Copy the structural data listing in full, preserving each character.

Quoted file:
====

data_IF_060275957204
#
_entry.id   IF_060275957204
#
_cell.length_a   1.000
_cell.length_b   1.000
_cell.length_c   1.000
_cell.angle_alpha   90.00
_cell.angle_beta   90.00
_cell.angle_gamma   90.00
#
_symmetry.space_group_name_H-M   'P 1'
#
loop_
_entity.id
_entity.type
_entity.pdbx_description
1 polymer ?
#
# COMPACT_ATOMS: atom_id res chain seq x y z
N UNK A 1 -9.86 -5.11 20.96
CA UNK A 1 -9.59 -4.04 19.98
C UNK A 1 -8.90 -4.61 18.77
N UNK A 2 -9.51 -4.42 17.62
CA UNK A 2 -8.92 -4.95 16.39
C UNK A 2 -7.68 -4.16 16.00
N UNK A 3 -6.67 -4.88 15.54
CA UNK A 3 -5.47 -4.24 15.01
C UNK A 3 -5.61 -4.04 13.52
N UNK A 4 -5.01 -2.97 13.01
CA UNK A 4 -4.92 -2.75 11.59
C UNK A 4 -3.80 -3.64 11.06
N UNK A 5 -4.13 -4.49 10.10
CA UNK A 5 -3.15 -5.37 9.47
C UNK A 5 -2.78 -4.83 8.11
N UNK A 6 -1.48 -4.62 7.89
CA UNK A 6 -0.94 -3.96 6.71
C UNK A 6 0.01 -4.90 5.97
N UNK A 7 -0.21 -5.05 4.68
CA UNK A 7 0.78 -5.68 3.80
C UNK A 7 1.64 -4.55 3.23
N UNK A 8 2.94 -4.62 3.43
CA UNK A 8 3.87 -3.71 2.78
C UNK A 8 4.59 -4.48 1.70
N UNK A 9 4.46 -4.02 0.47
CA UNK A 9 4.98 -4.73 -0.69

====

data_IF_060275957204
#
_entry.id   IF_060275957204
#
_cell.length_a   1.000
_cell.length_b   1.000
_cell.length_c   1.000
_cell.angle_alpha   90.00
_cell.angle_beta   90.00
_cell.angle_gamma   90.00
#
_symmetry.space_group_name_H-M   'P 1'
#
loop_
_entity.id
_entity.type
_entity.pdbx_description
1 polymer ?
#
# COMPACT_ATOMS: atom_id res chain seq x y z
N UNK A 1 -9.86 -5.11 20.96
CA UNK A 1 -9.59 -4.04 19.98
C UNK A 1 -8.90 -4.61 18.77
N UNK A 2 -9.51 -4.42 17.62
CA UNK A 2 -8.92 -4.95 16.39
C UNK A 2 -7.68 -4.16 16.00
N UNK A 3 -6.67 -4.88 15.54
CA UNK A 3 -5.47 -4.24 15.01
C UNK A 3 -5.61 -4.04 13.52
N UNK A 4 -5.01 -2.97 13.01
CA UNK A 4 -4.92 -2.75 11.59
C UNK A 4 -3.80 -3.64 11.06
N UNK A 5 -4.13 -4.49 10.10
CA UNK A 5 -3.15 -5.37 9.47
C UNK A 5 -2.78 -4.83 8.11
N UNK A 6 -1.48 -4.62 7.89
CA UNK A 6 -0.94 -3.96 6.71
C UNK A 6 0.01 -4.90 5.97
N UNK A 7 -0.21 -5.05 4.68
CA UNK A 7 0.78 -5.68 3.80
C UNK A 7 1.64 -4.55 3.23
N UNK A 8 2.94 -4.62 3.43
CA UNK A 8 3.87 -3.71 2.78
C UNK A 8 4.59 -4.48 1.70
N UNK A 9 4.46 -4.02 0.47
CA UNK A 9 4.98 -4.73 -0.69